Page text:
The composite films of wheat gluten and CAP were opaque due to cellulose and fragile, specially the thinner films. Due to their brittleness, it was not possible to characterize the composite films with the highest concentration of gluten. The composite films with 1:1 and 1:4 ratios of gluten to cellulose of all thicknesses had much better water vapor barriers (Table 1) than films of hydroxipropilmetilcellulose (HPMC) and metilcellulose (MC) with values of 1.92 and 1.48 gmm/m2dkPa, respectively (Kamper and Fennema, 1984; Greener and Fennema, 1989). In the composite film with the highest concentration of gluten, water vapor permeability increased. The composite films as well as the cellulose films were completely soluble in water. The composite film with the highest concentration of gluten had 50% solubility in acid, and the composite films with the other concentrations of gluten and cellulose were completely soluble in acid. Tensile strength (Table 2) decreased with the increase in gluten concentration in the composite films. Addition of gluten up to a concentration of 25% increased tensile strength in the composite films; however at higher concentrations, strength decreased. For elongation at break, there was not a significant difference in the composite films; the film with the highest concentration of cellulose showed the highest elongation, which was still low in comparison with the gluten film. For thickness of the films, there was no significant difference in any property measured. Oxygen permeability could only be measured in the 1:1 (16 mL) cellulose to gluten composite film because the other films were very fragile and brittle. This permeability was low compared to that of the gluten film and the values from Park and Chinnan (1990) for zein:glycerol films (13.0-44.9 cm3mm/m2dkPa) and gluten:glycerol films (9.6-24.2 cm3mm/m2dkPa) at 30 C and 0% relative humidity.

 

 

 

 

CONCLUSION

Composite films of wheat gluten and cellulose acetate phthalate had lower water vapor permeability than films of either gluten or cellulose, showing an excellent water vapor barrier. With an increase in gluten concentration in the composite films, the solubility in acid and water and the mechanical resistance of the films decreased.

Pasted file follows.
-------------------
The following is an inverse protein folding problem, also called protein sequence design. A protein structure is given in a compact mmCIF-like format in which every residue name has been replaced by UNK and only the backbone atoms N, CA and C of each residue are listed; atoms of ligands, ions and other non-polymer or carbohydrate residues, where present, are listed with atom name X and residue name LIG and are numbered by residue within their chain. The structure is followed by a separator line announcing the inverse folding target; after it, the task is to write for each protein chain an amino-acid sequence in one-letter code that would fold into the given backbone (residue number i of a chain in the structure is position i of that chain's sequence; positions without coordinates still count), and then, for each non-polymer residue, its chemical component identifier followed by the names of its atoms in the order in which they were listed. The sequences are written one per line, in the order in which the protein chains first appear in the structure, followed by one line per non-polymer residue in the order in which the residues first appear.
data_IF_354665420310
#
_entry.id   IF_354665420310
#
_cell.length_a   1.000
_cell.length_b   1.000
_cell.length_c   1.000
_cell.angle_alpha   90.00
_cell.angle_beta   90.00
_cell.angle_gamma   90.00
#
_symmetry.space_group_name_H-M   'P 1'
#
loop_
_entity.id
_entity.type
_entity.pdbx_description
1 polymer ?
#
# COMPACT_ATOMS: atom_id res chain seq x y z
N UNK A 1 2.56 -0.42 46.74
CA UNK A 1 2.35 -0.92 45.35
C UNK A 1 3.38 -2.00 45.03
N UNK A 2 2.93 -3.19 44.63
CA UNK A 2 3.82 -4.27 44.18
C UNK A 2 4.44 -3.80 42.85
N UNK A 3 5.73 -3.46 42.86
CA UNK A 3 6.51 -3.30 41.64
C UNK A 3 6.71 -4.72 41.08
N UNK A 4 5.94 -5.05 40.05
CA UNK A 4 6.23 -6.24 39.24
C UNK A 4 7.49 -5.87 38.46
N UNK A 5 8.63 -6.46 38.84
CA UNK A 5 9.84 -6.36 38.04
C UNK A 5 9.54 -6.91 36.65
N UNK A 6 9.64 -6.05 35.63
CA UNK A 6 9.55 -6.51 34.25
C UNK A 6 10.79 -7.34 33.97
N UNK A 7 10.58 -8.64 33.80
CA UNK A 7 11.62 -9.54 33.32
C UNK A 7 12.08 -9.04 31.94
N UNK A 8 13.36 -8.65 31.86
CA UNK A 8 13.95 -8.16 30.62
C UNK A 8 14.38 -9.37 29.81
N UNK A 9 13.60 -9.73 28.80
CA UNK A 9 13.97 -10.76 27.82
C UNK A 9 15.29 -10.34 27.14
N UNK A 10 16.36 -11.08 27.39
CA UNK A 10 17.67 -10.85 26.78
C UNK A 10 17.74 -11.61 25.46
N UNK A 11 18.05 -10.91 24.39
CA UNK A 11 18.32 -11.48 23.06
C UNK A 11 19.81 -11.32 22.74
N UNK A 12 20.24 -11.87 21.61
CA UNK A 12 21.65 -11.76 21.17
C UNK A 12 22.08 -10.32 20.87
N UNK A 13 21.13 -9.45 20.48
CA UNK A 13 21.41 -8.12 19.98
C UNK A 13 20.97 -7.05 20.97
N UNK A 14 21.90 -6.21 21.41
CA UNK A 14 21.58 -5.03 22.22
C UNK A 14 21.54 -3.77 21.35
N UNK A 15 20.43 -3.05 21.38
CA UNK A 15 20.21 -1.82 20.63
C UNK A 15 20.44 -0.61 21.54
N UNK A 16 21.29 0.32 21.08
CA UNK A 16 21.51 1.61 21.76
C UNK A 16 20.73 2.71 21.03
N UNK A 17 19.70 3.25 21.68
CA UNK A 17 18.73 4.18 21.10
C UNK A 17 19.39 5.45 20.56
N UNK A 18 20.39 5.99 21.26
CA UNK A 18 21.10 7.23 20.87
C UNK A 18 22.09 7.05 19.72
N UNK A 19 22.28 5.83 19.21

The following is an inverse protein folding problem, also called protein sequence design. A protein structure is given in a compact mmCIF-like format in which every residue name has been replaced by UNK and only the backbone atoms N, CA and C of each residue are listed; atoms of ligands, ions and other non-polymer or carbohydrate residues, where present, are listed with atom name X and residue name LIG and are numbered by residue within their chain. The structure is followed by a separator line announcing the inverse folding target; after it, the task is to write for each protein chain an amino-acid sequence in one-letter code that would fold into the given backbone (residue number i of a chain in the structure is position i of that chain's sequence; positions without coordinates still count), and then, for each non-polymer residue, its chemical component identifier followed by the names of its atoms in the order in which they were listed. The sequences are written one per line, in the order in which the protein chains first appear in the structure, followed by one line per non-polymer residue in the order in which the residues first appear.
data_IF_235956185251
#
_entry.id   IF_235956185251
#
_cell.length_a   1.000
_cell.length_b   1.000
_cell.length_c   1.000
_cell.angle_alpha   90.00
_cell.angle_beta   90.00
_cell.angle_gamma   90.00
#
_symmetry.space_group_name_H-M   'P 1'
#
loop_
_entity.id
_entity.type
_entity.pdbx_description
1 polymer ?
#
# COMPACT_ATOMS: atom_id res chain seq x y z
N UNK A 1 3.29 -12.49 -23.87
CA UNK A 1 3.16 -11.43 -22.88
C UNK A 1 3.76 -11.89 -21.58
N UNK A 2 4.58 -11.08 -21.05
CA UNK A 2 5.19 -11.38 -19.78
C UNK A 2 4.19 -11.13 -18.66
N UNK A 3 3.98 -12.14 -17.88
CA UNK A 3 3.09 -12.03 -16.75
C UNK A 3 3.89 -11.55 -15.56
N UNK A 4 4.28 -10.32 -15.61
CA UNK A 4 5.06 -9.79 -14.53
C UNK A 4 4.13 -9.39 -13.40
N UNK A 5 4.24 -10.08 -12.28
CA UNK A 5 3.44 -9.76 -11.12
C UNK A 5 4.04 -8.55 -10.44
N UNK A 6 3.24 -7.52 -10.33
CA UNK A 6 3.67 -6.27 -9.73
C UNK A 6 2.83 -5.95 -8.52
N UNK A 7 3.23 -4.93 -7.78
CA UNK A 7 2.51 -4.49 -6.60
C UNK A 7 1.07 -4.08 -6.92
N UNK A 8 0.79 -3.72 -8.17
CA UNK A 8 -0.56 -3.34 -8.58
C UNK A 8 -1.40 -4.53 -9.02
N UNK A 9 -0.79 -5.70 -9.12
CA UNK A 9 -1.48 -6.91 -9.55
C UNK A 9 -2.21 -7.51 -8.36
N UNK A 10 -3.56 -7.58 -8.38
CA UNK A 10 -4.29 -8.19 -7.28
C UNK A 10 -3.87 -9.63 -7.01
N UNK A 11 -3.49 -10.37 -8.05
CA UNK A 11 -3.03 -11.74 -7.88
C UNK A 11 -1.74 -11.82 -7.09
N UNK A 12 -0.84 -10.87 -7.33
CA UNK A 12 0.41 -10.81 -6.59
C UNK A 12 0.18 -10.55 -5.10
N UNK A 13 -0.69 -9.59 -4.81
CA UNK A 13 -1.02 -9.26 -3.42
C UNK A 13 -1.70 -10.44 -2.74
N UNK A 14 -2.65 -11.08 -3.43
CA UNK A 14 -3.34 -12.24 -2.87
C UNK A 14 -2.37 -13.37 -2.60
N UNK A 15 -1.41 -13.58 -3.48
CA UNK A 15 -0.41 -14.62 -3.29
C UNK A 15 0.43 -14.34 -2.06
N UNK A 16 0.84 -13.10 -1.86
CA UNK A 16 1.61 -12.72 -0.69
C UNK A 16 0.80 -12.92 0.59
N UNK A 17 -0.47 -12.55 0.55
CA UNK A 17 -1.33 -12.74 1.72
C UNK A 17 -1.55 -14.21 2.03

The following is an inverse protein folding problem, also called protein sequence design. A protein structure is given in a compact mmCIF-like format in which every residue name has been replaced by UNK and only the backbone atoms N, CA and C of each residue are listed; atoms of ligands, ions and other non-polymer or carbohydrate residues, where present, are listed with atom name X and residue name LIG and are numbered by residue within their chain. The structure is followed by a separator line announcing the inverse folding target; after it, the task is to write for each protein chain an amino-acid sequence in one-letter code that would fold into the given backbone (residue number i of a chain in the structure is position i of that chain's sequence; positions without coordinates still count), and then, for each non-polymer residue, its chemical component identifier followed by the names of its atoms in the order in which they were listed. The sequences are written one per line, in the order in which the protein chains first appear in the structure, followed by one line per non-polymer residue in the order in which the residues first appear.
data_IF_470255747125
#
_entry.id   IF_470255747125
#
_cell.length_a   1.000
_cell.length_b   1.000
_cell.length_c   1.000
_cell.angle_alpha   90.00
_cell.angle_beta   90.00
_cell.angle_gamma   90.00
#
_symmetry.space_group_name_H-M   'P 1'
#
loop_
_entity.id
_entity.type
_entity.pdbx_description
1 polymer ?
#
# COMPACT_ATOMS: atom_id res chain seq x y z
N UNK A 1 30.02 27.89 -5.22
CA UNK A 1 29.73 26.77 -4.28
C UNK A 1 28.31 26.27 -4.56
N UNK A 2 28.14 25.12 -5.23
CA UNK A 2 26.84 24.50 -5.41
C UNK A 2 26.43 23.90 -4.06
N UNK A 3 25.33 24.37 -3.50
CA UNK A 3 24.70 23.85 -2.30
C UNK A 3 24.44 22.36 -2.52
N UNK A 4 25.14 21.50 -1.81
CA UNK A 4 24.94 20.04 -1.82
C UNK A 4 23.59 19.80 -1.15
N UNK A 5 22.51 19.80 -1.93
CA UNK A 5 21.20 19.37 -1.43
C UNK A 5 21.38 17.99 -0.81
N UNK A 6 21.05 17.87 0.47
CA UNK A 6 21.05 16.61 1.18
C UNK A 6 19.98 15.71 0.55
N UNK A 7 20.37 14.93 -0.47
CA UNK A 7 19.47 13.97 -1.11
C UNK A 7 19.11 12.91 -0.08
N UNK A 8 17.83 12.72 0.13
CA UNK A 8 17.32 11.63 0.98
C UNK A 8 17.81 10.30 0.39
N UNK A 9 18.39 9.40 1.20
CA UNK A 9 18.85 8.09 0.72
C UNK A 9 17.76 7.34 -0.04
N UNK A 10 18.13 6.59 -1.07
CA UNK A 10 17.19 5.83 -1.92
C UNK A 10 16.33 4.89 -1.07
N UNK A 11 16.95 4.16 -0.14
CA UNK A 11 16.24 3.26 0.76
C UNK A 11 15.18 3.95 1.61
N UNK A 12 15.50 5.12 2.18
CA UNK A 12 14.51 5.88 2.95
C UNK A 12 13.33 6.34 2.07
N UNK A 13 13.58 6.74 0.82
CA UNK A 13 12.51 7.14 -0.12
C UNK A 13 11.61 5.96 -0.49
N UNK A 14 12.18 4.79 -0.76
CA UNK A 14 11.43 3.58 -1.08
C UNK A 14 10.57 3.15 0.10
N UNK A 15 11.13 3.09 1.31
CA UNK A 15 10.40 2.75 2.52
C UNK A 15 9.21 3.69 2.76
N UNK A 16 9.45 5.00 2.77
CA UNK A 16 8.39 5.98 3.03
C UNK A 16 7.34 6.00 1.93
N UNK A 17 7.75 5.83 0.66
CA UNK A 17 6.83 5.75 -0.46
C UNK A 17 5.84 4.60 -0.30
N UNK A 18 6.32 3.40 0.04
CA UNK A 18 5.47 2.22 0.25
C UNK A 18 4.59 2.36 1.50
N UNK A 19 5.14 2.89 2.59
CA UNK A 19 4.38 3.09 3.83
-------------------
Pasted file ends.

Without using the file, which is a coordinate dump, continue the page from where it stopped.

REFERENCES

ASTM; Methods D 3985-81, D 882-83 and E 96. In Annual Book of Standards. American Society for Testing Materials. Philadelphia, PA (1980).         [ Links ]

Gontard, N.; Guilbert, S. and Cuq, J.L.; Water and Glycerol as Plasticizer Affect Mechanical and Water Vapor Barrier Properties of an Edible Wheat Gluten Film. Journal of Food Science, 58, Nº.1, 206-211 (1993).        [ Links ]

Greener, I.K. and Fennema, O.; Barrier Properties and Surface Characteristics of Edible Bilayer Films. Journal of Food Science, 54, Nº.6, 1393-1399 (1989).        [ Links ]

Hardenburg R.E.; Wax and Related Coatings for Horticultural Products. A Bibliography. Agriculture Research Service Bulletin 51, 15, United States Department of Agriculture, Washington, DC (1997).        [ Links ]

Kamper, S.L. and Fennema, O.; Water Vapor Permeability of Edible Bilayer Films. Journal of Food Science, 49, 1478-1481, 1485 (1984).         [ Links ]

Kaplan H.J.; Washing, Waxing and Color-adding in Fresh Citrus Fruit, W.F. Wardowski, S. Nagy and W. Grierson, eds., p.379. A VI, Westport, CT (1986).         [ Links ]

Krochta, J.M. and Johnson, C.M.; Edible and Biodegradable Polymer Films: Challenges and Opportunities. Food Technology, 51, Nº.2, 60-74 (1997).        [ Links ]

Park, H.J. and Chinnan, M.S.; Properties of Edible Coatings for Fruits and Vegetables, ASAE Paper Nº.90-6510, presented at the 1990 International Winter Meeting, American Society of Agricultural Engineers, December 18-21, Chicago, IL (1990).        [ Links ]

Tanada-Palmu, P.S.; Helén, H. and Hyvönen, L.; Preparation, Properties and Applications of Wheat Gluten Edible Films. Agricultural and Food Science in Finland, 9, 23-35 (2000).         [ Links ]

 

 

Received: February 13, 2003;
Accepted: November10, 2003